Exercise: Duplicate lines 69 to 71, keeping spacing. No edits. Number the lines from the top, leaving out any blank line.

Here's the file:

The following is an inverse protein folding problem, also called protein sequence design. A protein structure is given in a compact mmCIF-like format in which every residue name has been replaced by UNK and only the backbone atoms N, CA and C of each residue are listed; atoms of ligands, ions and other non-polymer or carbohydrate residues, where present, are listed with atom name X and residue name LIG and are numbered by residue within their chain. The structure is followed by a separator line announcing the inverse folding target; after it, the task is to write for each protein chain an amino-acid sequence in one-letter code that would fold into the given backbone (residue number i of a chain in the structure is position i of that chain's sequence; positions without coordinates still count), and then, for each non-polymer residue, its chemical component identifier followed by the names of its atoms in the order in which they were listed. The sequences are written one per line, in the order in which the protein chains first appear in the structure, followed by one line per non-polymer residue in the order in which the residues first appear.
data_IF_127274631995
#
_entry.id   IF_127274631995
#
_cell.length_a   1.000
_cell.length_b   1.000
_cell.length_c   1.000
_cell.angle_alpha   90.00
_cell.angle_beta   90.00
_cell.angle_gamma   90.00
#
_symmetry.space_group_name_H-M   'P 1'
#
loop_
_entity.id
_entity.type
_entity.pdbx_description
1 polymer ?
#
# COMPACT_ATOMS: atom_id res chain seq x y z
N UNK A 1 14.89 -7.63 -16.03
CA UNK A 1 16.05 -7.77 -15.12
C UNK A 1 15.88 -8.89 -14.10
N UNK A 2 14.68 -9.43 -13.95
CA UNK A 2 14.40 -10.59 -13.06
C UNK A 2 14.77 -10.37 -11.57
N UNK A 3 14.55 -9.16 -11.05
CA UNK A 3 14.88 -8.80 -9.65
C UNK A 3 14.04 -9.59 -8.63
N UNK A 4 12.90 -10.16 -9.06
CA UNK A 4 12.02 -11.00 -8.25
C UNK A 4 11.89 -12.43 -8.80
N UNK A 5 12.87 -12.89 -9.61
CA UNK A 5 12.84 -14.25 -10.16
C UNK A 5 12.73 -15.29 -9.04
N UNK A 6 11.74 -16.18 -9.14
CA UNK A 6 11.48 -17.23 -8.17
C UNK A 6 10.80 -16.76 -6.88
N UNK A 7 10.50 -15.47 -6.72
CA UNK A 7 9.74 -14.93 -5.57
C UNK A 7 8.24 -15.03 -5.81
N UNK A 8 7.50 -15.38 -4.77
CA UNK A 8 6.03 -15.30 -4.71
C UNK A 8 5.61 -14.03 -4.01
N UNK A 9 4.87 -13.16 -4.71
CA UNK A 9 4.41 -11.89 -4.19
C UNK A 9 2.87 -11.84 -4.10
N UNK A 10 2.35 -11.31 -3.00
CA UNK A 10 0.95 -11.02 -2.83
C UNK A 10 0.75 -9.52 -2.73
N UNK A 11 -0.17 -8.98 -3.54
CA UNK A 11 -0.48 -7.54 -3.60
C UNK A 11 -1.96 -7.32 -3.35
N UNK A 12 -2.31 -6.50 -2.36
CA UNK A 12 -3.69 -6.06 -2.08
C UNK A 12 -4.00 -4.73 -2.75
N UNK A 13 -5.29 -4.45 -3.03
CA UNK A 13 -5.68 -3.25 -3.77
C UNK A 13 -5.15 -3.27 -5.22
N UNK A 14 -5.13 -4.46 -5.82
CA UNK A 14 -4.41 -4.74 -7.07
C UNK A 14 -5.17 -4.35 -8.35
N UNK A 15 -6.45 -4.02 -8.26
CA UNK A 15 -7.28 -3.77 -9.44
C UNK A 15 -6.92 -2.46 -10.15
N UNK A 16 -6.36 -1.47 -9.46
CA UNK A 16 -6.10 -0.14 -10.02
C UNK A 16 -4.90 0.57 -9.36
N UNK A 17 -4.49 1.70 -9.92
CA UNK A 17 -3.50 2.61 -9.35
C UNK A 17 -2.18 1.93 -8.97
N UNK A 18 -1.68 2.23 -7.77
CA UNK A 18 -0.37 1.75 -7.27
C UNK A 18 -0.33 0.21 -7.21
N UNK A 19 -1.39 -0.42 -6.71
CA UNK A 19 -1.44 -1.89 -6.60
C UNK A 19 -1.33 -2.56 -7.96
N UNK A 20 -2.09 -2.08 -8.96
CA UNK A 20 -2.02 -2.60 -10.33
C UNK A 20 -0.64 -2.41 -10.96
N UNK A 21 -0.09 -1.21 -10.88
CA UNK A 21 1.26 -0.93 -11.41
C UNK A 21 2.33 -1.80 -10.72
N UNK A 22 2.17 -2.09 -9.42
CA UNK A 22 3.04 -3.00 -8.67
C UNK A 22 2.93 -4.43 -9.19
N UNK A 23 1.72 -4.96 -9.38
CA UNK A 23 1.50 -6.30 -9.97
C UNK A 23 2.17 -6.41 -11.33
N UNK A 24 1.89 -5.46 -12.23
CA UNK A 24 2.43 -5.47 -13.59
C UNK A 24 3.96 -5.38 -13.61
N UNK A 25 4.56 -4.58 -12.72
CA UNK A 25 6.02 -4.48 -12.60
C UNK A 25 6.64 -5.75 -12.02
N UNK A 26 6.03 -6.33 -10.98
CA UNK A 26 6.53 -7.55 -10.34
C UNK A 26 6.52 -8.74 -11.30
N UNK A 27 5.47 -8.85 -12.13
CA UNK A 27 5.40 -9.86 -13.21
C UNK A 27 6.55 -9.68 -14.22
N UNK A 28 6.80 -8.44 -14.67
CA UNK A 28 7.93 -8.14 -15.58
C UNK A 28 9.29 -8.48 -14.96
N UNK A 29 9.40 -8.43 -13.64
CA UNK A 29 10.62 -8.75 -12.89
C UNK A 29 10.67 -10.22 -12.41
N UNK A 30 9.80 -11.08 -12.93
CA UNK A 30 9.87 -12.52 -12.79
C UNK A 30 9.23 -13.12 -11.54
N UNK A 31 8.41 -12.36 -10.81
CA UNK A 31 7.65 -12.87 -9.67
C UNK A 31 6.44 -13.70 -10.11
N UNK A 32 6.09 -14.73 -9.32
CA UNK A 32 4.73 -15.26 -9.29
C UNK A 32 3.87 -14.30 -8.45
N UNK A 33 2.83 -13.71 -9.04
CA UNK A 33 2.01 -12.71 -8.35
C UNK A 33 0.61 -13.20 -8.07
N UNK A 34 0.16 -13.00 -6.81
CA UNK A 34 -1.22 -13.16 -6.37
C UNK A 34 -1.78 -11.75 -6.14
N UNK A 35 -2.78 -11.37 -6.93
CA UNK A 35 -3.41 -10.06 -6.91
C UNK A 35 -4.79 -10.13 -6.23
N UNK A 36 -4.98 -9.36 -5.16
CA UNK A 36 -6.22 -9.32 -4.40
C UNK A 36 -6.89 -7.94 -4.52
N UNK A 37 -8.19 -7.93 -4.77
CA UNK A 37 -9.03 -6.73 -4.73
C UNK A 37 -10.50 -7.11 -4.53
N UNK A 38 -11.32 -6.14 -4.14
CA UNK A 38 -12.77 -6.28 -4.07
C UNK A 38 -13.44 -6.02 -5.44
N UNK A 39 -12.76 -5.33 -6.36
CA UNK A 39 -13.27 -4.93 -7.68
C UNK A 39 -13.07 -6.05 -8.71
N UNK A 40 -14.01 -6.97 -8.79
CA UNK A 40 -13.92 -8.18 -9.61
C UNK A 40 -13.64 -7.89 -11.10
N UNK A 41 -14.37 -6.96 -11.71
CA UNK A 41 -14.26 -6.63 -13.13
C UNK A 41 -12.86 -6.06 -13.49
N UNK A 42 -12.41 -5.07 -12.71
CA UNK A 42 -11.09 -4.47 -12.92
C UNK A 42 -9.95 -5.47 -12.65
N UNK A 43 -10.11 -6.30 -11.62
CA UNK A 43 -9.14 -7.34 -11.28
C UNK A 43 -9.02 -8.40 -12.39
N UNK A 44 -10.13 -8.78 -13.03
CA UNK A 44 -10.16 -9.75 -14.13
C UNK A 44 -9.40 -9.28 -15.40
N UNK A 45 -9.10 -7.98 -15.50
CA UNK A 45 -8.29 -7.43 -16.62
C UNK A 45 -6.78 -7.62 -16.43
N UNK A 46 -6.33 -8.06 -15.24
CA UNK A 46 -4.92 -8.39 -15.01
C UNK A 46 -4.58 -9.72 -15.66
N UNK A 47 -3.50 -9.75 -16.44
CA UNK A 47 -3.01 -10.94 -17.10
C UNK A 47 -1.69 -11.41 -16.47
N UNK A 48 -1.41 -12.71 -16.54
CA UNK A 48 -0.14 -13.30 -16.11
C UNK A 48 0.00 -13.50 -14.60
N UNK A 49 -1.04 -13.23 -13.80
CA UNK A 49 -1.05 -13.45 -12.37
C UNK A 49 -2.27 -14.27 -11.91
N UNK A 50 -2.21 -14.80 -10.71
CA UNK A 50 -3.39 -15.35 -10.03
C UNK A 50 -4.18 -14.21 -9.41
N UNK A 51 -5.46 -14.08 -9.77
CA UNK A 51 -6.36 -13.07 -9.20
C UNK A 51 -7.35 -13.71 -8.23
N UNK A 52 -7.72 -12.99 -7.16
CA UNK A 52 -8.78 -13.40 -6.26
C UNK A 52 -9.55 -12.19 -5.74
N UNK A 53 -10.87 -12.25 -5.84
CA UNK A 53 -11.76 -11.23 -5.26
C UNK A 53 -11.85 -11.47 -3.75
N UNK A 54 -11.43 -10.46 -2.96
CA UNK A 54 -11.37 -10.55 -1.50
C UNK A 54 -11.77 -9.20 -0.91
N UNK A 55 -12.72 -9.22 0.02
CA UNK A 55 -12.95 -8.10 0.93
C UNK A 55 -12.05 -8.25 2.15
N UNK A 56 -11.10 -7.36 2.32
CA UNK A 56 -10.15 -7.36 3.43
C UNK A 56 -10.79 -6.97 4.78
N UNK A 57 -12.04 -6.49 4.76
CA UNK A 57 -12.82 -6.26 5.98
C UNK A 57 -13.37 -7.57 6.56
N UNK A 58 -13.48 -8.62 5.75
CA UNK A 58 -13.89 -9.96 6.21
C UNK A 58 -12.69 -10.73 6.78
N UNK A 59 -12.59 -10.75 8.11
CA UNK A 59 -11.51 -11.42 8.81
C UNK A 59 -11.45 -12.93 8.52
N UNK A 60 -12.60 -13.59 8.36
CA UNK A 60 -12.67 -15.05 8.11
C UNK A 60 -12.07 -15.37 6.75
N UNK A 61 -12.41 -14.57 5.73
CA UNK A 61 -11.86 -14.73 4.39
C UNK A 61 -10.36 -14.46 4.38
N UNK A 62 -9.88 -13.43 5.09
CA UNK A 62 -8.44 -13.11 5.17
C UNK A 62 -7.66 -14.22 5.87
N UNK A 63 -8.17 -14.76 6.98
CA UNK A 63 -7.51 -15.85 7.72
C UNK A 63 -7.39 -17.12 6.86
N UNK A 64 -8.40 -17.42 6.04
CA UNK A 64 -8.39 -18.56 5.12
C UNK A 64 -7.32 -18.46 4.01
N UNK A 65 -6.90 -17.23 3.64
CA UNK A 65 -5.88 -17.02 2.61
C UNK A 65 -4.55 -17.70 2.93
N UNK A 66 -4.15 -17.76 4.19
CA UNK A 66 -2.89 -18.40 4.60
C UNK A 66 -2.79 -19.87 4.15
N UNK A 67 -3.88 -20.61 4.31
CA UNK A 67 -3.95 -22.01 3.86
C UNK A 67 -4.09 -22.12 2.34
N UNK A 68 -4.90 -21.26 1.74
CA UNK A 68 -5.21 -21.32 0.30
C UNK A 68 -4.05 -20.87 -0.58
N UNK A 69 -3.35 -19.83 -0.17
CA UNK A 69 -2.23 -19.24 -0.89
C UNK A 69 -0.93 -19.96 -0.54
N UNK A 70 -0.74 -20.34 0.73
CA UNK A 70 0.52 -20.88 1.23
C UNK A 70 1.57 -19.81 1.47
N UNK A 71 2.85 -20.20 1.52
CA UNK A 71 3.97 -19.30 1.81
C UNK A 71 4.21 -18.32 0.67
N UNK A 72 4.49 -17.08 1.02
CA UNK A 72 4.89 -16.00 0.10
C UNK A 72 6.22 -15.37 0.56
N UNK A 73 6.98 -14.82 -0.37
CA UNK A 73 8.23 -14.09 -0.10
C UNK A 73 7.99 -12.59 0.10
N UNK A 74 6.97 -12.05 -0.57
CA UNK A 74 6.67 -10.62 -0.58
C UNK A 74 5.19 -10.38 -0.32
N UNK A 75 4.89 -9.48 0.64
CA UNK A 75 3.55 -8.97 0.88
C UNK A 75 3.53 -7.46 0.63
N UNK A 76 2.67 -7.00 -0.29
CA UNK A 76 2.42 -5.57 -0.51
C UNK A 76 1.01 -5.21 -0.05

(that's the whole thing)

C UNK A 16 -4.90 0.57 -9.36
N UNK A 17 -4.49 1.70 -9.92
CA UNK A 17 -3.50 2.61 -9.35